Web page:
Developmental dysplasia of the hip is a dislocation of the hip that affects one or both hips from birth. It can range from mild and not noticeable until the child walks to severe and immediately identified. While in most cases the condition can be treated successfully, it has been found that later on in life, patients are prone to hip problems that can be related back to the dysplasia. Although doctors don’t know exactly why there could be later life problems with the hip, such as osteoarthritis, one theory is that the pressing of part of the femur (thigh bone) against the pelvic wall could result in tissue damage over the years.
The authors of this article examined how often there was this type of pressure caused by acetabular retroversion (part of the femur tilting back or turning onto the pelvic bone) and how it could relate to patients with developmental dysplasia of the hip. To do this, researchers recruited 59 patients (52 females) who had been diagnosed with developmental dysplasia of the hip as a child. Combined, they had a total of 96 hips with developmental dysplasia. Their age at the time of the study was an average of 40.1 years, ranging from 15 to 60 years. Eleven patients had received treatment for congenital dislocation of the hip. Of 48 patients, 69 hips were symptomatic, which means they were causing pain and discomfort. The hip dysplasia group was compared with a control group of 44 subjects (40 females), who ranged in age from 52 to 83 years, with an average of 75.1 years. No-one in the control group had any hip abnormalities or degeneration.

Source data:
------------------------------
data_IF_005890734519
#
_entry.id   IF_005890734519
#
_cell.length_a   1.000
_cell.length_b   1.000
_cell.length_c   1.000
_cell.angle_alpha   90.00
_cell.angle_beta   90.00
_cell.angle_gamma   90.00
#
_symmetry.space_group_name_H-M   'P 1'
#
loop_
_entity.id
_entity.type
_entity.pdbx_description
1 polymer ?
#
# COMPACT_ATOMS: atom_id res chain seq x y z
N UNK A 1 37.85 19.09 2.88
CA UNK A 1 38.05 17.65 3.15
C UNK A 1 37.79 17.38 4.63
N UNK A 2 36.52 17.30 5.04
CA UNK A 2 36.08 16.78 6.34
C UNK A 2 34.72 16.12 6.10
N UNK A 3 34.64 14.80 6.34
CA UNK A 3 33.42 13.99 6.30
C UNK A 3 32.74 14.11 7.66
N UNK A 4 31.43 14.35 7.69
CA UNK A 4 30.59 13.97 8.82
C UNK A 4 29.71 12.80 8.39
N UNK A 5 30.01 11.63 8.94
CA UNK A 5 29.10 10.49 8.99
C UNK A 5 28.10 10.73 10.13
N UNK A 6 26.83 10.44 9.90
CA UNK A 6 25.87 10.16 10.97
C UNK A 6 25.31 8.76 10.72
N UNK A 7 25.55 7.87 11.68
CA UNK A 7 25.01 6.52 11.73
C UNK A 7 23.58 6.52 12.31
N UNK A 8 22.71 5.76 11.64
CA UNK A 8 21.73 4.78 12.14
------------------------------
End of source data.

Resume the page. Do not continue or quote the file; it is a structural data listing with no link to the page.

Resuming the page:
The researchers took x-rays of all subjects, looking at the joint and at movement, measuring angles that the hips could bend comfortably. Computed tomography scans (CT scans) were also performed on the patients with developmental dysplasia. Upon examination for the study, 69 hips were reported as painful in the study group.
The results showed that 18 percent, or 17 of the 96 hips, in the study group had developed acetabular retroversion and the angle at which they could bend was smaller than those who did not have the problem. In the control group, who did not have hip problems, there this affected only 4 percent, or two of 50 hips. There were also signs of acetabular anteversion, where the top of the bone tilted forward, but this occurred in far fewer hips and at smaller angles.
The onset of pain in adulthood began, on average at 27.9 years of age in those patients with the positive acetabular retroversion because of damage within the joint. Among the hips without this, the average age of pain onset was 40.5 years. Patients with acetabular retroversion had almost a four times higher risk of pain onset than those with acetabular anteversion. And, body mass index also played a role in the onset of hip pain.
The authors concluded that there was a connection between earlier developmental dysplasia of the hip and later onset of hip pain, caused by acetabular retroversion.